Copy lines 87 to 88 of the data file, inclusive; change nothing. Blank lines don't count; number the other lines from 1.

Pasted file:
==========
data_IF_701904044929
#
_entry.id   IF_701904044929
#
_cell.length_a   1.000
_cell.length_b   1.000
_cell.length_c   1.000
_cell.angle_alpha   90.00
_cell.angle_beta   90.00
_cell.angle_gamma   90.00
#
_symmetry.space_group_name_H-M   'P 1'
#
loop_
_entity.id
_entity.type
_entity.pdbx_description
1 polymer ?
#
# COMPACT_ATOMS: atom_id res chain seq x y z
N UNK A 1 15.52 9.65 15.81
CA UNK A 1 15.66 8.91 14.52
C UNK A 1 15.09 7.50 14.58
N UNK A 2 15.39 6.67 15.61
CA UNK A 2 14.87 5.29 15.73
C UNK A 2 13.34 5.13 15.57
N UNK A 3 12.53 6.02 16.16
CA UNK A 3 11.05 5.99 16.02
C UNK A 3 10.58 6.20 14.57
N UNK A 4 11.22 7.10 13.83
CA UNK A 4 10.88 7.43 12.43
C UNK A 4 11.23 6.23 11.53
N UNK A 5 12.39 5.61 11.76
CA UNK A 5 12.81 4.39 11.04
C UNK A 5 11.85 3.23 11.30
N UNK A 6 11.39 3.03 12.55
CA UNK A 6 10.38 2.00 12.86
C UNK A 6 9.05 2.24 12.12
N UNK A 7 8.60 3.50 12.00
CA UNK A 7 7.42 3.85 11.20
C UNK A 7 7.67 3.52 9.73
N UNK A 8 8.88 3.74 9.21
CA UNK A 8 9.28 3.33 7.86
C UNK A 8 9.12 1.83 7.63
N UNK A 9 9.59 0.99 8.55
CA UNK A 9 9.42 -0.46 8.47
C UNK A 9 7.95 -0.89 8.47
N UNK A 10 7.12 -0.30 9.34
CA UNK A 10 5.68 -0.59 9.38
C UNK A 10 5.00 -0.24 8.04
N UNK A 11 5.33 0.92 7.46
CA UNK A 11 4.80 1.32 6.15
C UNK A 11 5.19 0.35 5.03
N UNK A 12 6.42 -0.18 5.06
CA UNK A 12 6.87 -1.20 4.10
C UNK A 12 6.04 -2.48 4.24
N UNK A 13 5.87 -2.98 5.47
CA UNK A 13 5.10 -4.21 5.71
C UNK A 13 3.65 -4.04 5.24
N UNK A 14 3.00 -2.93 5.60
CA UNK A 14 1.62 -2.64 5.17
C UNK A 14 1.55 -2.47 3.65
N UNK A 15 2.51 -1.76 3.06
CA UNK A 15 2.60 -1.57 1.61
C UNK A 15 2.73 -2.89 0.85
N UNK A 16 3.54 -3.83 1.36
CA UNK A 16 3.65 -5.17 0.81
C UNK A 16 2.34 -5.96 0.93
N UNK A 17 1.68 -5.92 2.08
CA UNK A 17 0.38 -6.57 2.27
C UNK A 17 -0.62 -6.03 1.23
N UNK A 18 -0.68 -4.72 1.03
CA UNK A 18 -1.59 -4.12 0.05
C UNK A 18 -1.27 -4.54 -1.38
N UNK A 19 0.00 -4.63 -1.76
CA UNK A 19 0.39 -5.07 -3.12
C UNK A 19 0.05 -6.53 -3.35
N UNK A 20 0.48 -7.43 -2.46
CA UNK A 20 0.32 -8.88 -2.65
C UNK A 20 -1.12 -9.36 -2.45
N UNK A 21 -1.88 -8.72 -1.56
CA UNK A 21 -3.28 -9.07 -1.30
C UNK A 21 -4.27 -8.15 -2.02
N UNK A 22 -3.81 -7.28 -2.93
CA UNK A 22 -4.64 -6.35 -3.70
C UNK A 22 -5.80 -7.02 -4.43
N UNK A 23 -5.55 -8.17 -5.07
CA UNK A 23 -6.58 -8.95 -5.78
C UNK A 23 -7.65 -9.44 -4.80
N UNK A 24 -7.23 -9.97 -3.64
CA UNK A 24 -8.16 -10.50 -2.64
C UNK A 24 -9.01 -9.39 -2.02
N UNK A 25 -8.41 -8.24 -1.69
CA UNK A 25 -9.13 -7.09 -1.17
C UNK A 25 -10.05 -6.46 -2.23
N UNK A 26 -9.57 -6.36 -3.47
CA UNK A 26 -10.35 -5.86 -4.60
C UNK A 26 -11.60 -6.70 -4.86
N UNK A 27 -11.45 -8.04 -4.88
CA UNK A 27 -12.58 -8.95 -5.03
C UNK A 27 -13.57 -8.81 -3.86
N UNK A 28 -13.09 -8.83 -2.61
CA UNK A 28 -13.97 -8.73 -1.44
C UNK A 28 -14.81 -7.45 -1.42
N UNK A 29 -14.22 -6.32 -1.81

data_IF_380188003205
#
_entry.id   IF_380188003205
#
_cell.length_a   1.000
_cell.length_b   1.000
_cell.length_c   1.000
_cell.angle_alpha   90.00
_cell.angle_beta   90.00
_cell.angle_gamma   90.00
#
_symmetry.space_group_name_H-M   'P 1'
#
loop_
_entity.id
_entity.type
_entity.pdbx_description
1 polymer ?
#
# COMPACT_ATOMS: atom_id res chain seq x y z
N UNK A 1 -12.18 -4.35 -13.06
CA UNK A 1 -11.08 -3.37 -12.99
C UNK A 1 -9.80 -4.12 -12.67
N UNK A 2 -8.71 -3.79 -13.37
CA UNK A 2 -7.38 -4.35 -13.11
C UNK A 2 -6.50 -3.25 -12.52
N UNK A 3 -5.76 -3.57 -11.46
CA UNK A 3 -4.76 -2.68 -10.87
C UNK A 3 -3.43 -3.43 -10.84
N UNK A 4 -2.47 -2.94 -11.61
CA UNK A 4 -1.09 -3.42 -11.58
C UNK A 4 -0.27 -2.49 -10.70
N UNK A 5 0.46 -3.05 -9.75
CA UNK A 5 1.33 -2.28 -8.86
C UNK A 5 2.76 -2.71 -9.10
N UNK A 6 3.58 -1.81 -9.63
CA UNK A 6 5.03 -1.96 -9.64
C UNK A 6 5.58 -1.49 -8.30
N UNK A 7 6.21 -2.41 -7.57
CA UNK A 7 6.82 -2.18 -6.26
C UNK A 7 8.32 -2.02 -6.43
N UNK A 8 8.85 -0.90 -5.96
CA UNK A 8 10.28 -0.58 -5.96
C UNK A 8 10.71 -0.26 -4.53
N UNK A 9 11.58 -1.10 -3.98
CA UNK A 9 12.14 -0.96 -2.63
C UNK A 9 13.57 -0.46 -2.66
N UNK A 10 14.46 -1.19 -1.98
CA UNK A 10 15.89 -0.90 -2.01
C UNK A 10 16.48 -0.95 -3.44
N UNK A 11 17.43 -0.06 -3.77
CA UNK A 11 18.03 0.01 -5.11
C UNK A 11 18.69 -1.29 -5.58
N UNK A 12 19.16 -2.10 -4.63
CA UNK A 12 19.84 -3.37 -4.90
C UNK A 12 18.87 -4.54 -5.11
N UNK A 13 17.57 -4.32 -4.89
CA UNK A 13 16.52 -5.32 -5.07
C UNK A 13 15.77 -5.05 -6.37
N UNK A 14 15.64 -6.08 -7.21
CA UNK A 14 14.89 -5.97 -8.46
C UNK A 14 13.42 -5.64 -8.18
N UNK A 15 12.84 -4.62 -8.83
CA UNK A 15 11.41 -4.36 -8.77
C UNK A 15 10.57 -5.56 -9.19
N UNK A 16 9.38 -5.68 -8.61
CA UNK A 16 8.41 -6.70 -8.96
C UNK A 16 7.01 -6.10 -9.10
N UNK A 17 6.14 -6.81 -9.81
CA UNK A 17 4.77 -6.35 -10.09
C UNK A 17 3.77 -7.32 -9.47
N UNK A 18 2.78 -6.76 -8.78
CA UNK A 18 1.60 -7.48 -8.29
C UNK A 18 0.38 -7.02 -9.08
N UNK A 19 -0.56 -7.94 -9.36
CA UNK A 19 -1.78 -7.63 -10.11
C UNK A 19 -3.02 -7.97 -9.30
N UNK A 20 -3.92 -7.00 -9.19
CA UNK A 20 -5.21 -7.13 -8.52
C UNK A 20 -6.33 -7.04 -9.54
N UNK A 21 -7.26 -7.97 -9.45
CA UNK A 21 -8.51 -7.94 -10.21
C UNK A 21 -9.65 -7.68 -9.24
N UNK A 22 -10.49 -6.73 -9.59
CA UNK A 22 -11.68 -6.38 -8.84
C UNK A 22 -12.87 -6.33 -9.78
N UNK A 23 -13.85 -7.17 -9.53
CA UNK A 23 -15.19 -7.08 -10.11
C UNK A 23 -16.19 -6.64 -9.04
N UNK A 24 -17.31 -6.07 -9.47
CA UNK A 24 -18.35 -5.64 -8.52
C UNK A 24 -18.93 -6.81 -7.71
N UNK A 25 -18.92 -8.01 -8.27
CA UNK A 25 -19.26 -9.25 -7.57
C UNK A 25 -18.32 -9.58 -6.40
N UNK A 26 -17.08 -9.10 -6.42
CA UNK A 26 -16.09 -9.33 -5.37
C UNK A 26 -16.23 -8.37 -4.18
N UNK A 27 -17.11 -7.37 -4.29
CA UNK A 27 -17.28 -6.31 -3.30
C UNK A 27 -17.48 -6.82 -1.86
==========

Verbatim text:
N UNK A 23 -5.55 -8.17 -5.07
CA UNK A 23 -6.58 -8.95 -5.78